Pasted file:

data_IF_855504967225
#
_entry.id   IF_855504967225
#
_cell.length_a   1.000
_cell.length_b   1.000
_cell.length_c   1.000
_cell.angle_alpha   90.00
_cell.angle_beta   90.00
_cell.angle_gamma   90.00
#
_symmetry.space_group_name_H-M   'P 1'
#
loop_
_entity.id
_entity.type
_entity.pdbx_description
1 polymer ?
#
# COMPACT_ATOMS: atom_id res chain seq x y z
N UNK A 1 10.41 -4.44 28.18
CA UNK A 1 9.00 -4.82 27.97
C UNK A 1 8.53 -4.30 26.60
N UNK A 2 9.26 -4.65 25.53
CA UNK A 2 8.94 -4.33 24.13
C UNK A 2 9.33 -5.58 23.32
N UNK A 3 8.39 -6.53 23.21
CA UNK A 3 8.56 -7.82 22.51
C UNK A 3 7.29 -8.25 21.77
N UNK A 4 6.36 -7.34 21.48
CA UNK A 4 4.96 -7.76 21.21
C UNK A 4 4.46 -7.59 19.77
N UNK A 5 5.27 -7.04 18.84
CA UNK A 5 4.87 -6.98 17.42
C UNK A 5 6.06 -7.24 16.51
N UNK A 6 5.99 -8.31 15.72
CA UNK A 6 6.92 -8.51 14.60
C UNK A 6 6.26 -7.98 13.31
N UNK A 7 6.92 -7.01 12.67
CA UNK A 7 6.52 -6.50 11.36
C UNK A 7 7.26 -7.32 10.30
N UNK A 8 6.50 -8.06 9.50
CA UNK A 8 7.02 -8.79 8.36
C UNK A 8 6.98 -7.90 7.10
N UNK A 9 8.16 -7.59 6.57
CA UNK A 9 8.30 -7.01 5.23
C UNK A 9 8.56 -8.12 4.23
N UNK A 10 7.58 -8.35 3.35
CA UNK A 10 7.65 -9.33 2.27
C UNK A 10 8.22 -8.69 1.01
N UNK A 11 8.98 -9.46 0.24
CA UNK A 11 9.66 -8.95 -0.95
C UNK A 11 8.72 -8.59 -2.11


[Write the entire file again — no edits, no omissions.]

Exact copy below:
data_IF_855504967225
#
_entry.id   IF_855504967225
#
_cell.length_a   1.000
_cell.length_b   1.000
_cell.length_c   1.000
_cell.angle_alpha   90.00
_cell.angle_beta   90.00
_cell.angle_gamma   90.00
#
_symmetry.space_group_name_H-M   'P 1'
#
loop_
_entity.id
_entity.type
_entity.pdbx_description
1 polymer ?
#
# COMPACT_ATOMS: atom_id res chain seq x y z
N UNK A 1 10.41 -4.44 28.18
CA UNK A 1 9.00 -4.82 27.97
C UNK A 1 8.53 -4.30 26.60
N UNK A 2 9.26 -4.65 25.53
CA UNK A 2 8.94 -4.33 24.13
C UNK A 2 9.33 -5.58 23.32
N UNK A 3 8.39 -6.53 23.21
CA UNK A 3 8.56 -7.82 22.51
C UNK A 3 7.29 -8.25 21.77
N UNK A 4 6.36 -7.34 21.48
CA UNK A 4 4.96 -7.76 21.21
C UNK A 4 4.46 -7.59 19.77
N UNK A 5 5.27 -7.04 18.84
CA UNK A 5 4.87 -6.98 17.42
C UNK A 5 6.06 -7.24 16.51
N UNK A 6 5.99 -8.31 15.72
CA UNK A 6 6.92 -8.51 14.60
C UNK A 6 6.26 -7.98 13.31
N UNK A 7 6.92 -7.01 12.67
CA UNK A 7 6.52 -6.50 11.36
C UNK A 7 7.26 -7.32 10.30
N UNK A 8 6.50 -8.06 9.50
CA UNK A 8 7.02 -8.79 8.36
C UNK A 8 6.98 -7.90 7.10
N UNK A 9 8.16 -7.59 6.57
CA UNK A 9 8.30 -7.01 5.23
C UNK A 9 8.56 -8.12 4.23
N UNK A 10 7.58 -8.35 3.35
CA UNK A 10 7.65 -9.33 2.27
C UNK A 10 8.22 -8.69 1.01
N UNK A 11 8.98 -9.46 0.24
CA UNK A 11 9.66 -8.95 -0.95
C UNK A 11 8.72 -8.59 -2.11